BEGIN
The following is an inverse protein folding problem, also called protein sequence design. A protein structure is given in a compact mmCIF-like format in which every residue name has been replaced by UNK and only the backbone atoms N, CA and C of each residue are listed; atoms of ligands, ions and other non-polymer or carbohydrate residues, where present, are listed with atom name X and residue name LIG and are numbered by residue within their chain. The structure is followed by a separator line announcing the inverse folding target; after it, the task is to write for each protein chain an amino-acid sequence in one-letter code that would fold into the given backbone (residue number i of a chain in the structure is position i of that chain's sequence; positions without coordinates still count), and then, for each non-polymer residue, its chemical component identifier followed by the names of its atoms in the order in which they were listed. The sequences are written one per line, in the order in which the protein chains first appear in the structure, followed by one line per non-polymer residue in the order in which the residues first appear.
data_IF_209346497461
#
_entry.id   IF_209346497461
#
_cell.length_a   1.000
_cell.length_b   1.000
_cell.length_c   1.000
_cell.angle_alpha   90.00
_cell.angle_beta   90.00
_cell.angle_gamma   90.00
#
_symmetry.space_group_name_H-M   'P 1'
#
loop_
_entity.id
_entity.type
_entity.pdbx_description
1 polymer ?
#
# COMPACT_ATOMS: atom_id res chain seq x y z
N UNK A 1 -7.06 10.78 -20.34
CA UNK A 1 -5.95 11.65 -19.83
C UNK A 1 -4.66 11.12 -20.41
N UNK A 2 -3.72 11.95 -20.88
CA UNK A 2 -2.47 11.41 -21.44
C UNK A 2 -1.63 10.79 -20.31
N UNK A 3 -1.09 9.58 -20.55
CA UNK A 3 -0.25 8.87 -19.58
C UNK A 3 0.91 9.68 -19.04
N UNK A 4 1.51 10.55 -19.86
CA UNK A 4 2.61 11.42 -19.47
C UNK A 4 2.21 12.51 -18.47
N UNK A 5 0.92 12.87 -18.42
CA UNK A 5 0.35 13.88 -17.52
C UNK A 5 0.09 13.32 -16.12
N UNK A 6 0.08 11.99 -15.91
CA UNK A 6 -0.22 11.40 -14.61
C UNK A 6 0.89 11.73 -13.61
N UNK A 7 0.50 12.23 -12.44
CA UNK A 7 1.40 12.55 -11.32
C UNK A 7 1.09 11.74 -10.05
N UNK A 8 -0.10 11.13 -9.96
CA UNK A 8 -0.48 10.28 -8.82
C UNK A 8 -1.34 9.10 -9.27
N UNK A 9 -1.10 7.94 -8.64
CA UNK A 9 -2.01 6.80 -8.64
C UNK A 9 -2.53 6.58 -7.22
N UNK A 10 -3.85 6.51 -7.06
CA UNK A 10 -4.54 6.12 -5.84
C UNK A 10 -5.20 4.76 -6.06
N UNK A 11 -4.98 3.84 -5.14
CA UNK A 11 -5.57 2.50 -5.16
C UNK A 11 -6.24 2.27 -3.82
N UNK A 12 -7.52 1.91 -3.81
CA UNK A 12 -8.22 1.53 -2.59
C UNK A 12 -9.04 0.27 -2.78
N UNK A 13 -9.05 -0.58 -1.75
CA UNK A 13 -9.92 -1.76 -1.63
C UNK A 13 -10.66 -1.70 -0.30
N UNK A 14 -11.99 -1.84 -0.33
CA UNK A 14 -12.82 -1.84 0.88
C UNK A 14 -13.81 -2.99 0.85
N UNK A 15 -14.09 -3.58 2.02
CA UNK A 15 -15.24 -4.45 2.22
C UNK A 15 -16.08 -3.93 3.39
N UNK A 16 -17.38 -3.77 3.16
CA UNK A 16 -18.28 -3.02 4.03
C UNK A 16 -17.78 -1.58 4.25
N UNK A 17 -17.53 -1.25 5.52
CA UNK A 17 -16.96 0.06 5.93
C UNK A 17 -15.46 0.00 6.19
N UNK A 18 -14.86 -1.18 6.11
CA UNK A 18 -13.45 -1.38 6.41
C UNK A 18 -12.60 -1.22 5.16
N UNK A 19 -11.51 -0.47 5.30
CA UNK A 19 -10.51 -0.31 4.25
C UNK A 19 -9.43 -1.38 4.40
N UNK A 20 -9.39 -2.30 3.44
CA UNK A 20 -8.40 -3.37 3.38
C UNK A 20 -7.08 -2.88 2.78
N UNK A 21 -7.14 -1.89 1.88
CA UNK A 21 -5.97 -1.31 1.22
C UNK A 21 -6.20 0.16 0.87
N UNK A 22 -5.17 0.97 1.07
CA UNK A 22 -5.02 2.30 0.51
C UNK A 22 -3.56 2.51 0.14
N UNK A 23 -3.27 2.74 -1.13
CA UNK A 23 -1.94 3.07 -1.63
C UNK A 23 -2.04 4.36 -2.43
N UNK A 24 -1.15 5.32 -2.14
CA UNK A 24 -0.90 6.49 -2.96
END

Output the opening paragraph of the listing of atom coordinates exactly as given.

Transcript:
The following is an inverse protein folding problem, also called protein sequence design. A protein structure is given in a compact mmCIF-like format in which every residue name has been replaced by UNK and only the backbone atoms N, CA and C of each residue are listed; atoms of ligands, ions and other non-polymer or carbohydrate residues, where present, are listed with atom name X and residue name LIG and are numbered by residue within their chain. The structure is followed by a separator line announcing the inverse folding target; after it, the task is to write for each protein chain an amino-acid sequence in one-letter code that would fold into the given backbone (residue number i of a chain in the structure is position i of that chain's sequence; positions without coordinates still count), and then, for each non-polymer residue, its chemical component identifier followed by the names of its atoms in the order in which they were listed. The sequences are written one per line, in the order in which the protein chains first appear in the structure, followed by one line per non-polymer residue in the order in which the residues first appear.